Among the six are Armel le Cleac’h and Banque Populaire, recent winners of the Transat bakerly. Runner-up in the last two Vendée Globes, Le Cleac’h is favourite for the race to the Vendée. He will be up against Hugo Boss skipper, Britain’s Alex Thomson, who finished the last Vendée Globe in third and who now also has a new generation design and Sébastien Josse on Edmond de Rothschild, stand-out winner of December’s Transat St-Barth – Port-la-Forêt.
Other leading French entrants include Barcelona World Race two time winner, Jean-Pierre Dick on his new St Michel-Virbac, while leading the charge on ‘conventionally’ foiled older generation boats will be PRB’s Vincent Riou, winner of the 2004 Vendée Globe, and Queguiner-Leucemie Espoir’s Yann Eliès, a three time winner of the ultra-competitive solo offshore race, the Solitaire du Figaro. Another triple Solitaire winner racing is Jérémie Beyou, skipper of Maître CoQ, unique in the fleet for being an older generation boat, retrofitted with new generation foils.
Beyond Alex Thomson, there are three other non-French skippers competing.
The US home crowd will be rooting for Conrad Colman, the half US/half New Zealand skipper of 100% Natural Energy. Colman has spent the last eight years serving his apprenticeship to compete in the Vendée Globe, which has already included two round the world races.
Colman is proud to have his own campaign: “I’m proud to flag the flag for the United States and New Zealand. I went to high school not far away from NYC, so it’s great to return to my old stomping grounds. I hope to give local fans a friendly face to cheer for. I think these races have universal appeal and can attract a new American audience.”
Coming from furthest away is Japan’s Kojiro Shiraishi for whom competing in the Vendée Globe is a 30 year old dream. Of his ability to compete, there is no doubt: the Vendée Globe will be his fourth solo circumnavigation.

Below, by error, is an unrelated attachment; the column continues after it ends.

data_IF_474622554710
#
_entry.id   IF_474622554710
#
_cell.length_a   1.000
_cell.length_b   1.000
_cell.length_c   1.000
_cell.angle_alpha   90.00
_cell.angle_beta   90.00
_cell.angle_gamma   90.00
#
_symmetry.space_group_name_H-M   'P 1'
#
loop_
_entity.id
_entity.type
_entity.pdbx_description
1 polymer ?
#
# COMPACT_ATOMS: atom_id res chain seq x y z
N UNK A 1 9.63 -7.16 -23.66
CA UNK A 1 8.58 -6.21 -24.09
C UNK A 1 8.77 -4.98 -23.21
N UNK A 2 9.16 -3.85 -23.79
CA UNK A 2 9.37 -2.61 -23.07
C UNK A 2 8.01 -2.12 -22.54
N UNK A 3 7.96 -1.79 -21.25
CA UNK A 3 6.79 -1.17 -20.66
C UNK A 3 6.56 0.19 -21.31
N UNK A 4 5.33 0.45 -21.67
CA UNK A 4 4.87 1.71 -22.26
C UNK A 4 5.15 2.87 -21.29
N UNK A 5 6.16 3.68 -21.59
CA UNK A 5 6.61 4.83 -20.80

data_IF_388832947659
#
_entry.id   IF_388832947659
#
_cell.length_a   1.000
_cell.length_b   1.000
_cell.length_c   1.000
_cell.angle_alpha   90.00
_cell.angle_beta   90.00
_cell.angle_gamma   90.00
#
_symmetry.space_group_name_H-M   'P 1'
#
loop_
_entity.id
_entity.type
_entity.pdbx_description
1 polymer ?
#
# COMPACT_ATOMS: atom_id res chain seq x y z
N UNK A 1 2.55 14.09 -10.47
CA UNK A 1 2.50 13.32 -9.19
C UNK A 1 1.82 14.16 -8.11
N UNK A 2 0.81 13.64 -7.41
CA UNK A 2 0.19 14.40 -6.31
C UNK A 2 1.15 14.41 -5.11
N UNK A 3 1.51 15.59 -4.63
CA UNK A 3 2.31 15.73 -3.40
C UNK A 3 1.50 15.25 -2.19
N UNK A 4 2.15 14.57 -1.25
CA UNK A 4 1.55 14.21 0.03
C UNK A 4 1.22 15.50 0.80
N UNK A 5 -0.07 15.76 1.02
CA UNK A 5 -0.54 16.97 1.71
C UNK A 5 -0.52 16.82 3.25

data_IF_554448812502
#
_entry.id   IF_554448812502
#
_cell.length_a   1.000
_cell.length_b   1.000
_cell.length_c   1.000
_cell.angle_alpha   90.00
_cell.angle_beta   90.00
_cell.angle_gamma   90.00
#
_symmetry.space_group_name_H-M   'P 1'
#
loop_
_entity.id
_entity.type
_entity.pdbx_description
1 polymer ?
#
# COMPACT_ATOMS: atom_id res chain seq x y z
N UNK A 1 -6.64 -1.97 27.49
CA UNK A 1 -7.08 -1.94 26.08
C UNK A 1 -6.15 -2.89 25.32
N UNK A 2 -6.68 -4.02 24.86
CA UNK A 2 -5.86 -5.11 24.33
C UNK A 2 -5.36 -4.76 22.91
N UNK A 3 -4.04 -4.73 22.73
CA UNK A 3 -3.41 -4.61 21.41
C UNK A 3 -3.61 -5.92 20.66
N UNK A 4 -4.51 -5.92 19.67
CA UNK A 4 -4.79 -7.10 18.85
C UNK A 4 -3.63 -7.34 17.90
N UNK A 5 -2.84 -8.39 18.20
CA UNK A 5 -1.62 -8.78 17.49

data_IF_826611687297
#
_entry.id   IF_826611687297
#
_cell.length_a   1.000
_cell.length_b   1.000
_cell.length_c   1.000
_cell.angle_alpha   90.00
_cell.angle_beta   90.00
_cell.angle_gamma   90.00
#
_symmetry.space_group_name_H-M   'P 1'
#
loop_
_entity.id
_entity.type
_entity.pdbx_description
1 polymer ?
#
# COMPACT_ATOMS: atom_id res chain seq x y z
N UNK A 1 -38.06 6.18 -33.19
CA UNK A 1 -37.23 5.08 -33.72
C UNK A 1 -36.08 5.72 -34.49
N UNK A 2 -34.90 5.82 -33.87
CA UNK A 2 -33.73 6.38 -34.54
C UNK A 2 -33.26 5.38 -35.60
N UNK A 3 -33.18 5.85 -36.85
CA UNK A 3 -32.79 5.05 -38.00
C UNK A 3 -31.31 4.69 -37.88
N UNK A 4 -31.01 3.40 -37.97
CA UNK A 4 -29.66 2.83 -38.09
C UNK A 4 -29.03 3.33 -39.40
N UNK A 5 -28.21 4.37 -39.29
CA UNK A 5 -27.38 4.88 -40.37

The New York – Vendée (Les Sables d’Olonne) Race presented by Currency House and SpaceCode will be Shiraishi’s first race in his new boat (ex-Hugo Boss) and the first solo: “It is fantastic. I really love it. It is the newest boat I’ve ever had – very stable and more powerful,” says Shiraishi.
Approaching his campaign from yet another angle is Pieter Heerema. The Dutch businessman is an highly experienced yachtsman who’s sailed all his life, in dinghies and keelboats, where he is best known for his successes in the RC44 and Dragon classes.
However his new No Way Back, a powerful, new generation design IMOCA 60, is very different to the one designs he has previously raced. And sailing it solo is even more challenging: All Heerema’s previous boats he has raced with crew.
“It is a piece of the puzzle of sailing that I haven’t done yet and one of the boxes that I have to tick,” says Heerema.
The New York – Vendée (Les Sables d’Olonne) Race presented by Currency House and SpaceCode sets sail at 1100 local time on Sunday May 29th, from a line immediately off Manhattan’s North Cove marina. This will be preceded on Friday, May 27th by the Currency House Charity Race.
(Photo: Thierry Martinez)
Entry list for the New York- Vendée (Les Sables d’Olonne)
- Fabrice Amedeo – NEWREST Matmut (France)
- Jeremie Beyou – MAITRE COQ (France)
- Conrad Colman – 100% NATURAL ENERGY (New Zealand/USA)
- Tanguy de Lamotte – INITIATIVES COEUR (France)
- Jean-Pierre Dick – StMICHEL VIRBAC (France)
- Yann Eliès – QUEGUINER-LEUCEMIE ESPOIR (France)
- Pieter Heerema – NO WAY BACK (Netherlands)
- Sébastien Josse – EDMOND DE ROTHSCHILD (France)
- Morgan Lagravière – SAFRAN (France)
- Armel Le Cléac’h – BANQUE POPULAIRE VIII (France)
- Paul Meilhat – SMA (France)
- Vincent Riou – PRB (France)
- Kojiro Shiraishi – Spirit of Yukoh (Japan)
- Alex Thomson – HUGO BOSS (Great Britain)
Facts and figures
- 1st edition of the New York-Vendée (Les Sables d’Olonne)
- 14 entries
- 3100 nautical miles
- 4th leg of the IMOCA Ocean Masters World Championship
- Start on 29 May at 11.00am EST (16.00 BST)
- Estimated Arrival : from 5 June 2016 in Les Sables d’Olonne
- Official event of the IMOCA Ocean Masters World Championship 2015-2016
- 27 May: Press Conference and Currency House Charity Race on the Hudson River:
- 29 May at 11.00 EST: New York-Vendée (Les Sables d’Olonne) start – on the Hudson River off North Cove Marina.